US Supreme Court sends congressional map back to Ohio Supreme Court, which rejected it last year
The U.S. Supreme Court has ordered Ohio’s highest court to reconsider its ruling that the current map for Ohio’s 15 congressional districts is unconstitutional. This comes after the case in which the justices rejected the independent state legislature theory, which claimed state lawmakers have ultimate power in regulating federal elections, not state courts.
This could mean the current map is ruled constitutional, or a new one will be drawn later this year.
When a split Ohio Supreme Court rejected congressional maps drawn by Republicans on the Ohio Redistricting Commission, it ordered lawmakers to pass a constitutional map within 30 days. The court's three Democrats were joined by Republican Chief Justice Maureen O'Connor in two rulings that the congressional maps submitted by Republicans on the Ohio Redistricting Commission was unconstitutional.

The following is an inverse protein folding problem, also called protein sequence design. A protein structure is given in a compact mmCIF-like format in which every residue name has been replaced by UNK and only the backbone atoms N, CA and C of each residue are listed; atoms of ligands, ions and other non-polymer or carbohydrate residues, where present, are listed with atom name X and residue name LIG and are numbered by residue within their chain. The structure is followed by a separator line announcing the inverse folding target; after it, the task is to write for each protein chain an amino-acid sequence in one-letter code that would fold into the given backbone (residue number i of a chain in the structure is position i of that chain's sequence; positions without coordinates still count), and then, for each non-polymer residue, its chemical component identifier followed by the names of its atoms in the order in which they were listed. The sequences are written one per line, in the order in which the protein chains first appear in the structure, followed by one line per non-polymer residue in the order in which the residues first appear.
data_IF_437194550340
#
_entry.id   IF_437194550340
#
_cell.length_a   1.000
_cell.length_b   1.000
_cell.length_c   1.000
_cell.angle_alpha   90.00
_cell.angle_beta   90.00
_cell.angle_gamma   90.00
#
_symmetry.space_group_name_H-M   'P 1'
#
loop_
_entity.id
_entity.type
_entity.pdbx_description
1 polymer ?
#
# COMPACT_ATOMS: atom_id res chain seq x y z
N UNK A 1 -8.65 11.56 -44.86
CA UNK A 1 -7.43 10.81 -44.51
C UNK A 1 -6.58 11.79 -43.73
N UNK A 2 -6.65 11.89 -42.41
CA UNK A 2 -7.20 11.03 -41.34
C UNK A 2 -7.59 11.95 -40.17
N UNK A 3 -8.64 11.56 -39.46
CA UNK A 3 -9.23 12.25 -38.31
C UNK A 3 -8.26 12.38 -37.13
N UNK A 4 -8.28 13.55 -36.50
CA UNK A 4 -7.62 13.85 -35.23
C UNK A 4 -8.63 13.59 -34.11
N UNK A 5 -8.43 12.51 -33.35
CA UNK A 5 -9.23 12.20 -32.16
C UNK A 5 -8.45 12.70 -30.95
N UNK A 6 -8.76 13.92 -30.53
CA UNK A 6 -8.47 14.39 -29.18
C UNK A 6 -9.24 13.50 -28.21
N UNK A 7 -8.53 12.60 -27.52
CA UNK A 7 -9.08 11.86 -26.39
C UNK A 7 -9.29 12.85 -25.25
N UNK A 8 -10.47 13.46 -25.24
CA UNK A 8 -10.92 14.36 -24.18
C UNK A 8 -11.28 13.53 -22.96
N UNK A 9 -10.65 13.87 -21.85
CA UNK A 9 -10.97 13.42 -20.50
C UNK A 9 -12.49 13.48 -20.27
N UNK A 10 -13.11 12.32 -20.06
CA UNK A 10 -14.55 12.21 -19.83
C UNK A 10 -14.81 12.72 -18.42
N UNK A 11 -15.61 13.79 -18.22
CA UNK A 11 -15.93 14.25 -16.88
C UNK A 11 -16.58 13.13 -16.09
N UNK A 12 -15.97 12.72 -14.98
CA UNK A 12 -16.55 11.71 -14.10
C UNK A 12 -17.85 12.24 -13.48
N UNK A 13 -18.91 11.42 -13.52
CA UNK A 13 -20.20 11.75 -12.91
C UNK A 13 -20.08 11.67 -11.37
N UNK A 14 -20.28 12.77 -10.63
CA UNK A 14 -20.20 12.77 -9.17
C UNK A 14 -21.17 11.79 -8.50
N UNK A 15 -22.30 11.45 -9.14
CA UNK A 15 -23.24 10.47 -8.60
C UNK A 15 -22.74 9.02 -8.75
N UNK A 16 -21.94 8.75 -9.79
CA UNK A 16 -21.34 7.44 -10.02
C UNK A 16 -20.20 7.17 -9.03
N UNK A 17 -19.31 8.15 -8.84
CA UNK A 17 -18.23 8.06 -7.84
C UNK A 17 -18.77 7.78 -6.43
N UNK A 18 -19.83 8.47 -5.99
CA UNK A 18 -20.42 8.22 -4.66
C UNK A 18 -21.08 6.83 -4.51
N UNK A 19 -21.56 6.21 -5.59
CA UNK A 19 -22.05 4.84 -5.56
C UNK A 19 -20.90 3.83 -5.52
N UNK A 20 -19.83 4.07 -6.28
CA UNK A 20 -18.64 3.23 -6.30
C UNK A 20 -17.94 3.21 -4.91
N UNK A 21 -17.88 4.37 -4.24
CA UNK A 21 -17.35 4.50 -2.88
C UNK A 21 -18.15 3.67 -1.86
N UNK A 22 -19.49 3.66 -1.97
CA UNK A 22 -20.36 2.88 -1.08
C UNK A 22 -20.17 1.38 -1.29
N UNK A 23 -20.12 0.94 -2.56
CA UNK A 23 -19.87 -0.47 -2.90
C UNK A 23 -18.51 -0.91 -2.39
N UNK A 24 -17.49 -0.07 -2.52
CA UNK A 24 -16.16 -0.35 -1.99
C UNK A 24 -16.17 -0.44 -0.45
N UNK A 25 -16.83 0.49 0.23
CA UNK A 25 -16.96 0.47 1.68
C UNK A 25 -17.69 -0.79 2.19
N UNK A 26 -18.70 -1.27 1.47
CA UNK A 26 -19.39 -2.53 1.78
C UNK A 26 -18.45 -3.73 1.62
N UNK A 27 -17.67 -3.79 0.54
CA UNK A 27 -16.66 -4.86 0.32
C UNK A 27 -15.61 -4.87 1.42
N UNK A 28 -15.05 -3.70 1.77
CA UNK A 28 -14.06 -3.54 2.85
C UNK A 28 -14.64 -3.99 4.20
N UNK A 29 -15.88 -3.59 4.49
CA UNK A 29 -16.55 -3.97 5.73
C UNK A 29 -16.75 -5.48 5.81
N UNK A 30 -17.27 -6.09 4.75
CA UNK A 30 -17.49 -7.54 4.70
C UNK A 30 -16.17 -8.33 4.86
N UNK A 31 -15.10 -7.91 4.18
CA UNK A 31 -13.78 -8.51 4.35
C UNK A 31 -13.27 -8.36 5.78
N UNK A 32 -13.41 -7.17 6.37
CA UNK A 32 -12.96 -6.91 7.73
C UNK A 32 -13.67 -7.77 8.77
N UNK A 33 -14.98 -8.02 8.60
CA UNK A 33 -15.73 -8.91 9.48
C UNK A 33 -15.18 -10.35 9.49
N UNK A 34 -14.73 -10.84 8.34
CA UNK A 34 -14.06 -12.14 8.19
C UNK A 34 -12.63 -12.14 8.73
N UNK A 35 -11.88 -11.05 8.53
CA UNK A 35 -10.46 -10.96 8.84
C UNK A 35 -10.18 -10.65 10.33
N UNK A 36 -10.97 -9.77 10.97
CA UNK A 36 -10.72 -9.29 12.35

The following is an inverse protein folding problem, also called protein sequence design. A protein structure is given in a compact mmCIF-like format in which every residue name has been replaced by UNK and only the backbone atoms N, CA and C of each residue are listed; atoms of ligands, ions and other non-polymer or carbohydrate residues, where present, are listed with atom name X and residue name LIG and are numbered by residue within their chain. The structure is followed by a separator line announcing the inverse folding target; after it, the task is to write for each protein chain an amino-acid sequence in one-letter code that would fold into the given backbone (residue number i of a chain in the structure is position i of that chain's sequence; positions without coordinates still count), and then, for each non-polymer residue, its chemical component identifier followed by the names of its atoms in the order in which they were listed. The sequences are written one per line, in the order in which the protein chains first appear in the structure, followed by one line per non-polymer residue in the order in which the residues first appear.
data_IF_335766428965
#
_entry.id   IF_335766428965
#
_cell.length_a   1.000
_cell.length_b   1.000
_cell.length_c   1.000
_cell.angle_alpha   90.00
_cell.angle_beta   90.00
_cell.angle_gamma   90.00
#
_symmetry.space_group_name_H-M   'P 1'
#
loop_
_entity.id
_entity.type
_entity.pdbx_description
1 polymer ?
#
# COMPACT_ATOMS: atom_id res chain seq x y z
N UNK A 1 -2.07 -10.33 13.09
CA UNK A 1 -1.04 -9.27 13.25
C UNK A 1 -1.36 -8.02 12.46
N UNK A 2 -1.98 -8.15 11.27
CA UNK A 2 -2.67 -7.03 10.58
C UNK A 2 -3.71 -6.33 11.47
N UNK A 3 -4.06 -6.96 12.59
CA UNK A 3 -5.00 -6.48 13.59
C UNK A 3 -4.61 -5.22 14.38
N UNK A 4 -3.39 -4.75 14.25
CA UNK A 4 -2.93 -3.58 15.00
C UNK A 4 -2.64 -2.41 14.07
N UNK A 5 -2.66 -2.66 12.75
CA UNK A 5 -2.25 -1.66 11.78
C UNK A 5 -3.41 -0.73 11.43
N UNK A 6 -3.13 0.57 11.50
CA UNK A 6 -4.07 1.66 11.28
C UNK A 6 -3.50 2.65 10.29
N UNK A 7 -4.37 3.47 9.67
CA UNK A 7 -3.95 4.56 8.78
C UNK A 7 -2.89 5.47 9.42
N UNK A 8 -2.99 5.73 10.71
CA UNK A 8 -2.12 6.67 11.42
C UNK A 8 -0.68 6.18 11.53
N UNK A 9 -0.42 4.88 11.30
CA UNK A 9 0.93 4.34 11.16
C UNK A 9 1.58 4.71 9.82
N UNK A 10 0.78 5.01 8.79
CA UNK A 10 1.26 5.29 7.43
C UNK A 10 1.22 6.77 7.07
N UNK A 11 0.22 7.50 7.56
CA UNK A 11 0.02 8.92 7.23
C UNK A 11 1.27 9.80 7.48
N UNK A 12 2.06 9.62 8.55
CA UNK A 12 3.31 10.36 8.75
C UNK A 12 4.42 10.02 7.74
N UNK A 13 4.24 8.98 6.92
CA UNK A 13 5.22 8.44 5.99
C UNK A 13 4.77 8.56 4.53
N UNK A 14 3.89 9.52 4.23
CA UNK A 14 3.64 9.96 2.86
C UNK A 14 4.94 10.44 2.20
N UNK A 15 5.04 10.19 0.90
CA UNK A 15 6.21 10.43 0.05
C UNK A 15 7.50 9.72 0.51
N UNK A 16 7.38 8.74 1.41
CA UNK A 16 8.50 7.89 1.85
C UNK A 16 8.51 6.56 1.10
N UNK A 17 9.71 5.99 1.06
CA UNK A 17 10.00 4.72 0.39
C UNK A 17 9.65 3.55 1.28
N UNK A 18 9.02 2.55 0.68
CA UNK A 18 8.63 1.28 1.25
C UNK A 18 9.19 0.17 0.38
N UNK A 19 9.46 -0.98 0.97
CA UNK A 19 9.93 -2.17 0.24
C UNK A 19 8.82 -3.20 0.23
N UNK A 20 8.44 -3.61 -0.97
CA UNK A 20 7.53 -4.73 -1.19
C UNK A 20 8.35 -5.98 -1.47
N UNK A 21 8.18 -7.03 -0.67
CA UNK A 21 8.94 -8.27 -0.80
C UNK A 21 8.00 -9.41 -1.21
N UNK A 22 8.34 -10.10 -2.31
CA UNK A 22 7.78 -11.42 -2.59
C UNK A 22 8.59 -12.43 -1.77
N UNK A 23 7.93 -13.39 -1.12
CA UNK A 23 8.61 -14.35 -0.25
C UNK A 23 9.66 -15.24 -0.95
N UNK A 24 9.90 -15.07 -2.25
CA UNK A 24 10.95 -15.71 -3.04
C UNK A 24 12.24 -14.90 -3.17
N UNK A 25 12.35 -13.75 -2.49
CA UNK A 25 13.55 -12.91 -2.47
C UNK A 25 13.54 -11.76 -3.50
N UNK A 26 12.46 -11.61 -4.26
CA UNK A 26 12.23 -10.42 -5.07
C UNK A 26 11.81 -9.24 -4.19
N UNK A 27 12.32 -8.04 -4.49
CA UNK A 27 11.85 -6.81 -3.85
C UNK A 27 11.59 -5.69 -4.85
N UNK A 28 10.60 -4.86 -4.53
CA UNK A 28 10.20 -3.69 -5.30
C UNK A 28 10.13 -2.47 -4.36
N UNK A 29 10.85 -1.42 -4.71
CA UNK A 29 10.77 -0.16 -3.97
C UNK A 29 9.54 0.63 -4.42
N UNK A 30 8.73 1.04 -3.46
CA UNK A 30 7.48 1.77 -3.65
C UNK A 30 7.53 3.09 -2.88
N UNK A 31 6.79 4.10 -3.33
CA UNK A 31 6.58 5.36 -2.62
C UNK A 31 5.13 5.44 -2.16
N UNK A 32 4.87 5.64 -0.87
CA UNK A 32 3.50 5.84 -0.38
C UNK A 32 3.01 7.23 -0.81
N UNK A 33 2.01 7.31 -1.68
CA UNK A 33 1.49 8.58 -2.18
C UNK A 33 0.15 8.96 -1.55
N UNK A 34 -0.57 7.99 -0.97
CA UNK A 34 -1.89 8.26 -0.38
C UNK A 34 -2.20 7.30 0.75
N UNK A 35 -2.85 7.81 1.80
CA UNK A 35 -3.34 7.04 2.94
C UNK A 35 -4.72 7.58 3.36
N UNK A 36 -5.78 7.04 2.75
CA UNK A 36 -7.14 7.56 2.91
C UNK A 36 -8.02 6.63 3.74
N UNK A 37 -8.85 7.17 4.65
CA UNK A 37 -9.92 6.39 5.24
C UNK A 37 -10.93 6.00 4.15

Senate President Matt Huffman (R-Lima) said the court doesn’t have that power. He and other Republicans had planned to ask the U.S. Supreme Court to rule on that. And he said the court has decided the maps will be reexamined after the rejection of the independent state legislature theory in the Moore v. Harper case.
"My interpretation of that is, I believe that the U.S. Supreme Court is saying 'Ohio Supreme Court, you overextended yourselves. You do not have the jurisdiction to tell the legislature how to draw the map,'" Huffman said. "In fact, our Constitution says the court can't draw the map. So the case needs to be heard by the Ohio Supreme Court."
Because of legal timelines, the unconstitutional map ended up being used and 10 Republicans and 5 Democrats were elected in November.
O'Connor, who had joined the court's three Democrats in all the rulings that the maps were unconstitutional, left the court because of term limits. New Chief Justice Sharon Kennedy, a Republican, voted to uphold all maps that were ruled unconstitutional last year. Kennedy was on the court when she was elected chief justice, and Republican Joe Deters, the Hamilton County prosecutor and a former state treasurer, was appointed to fill her seat.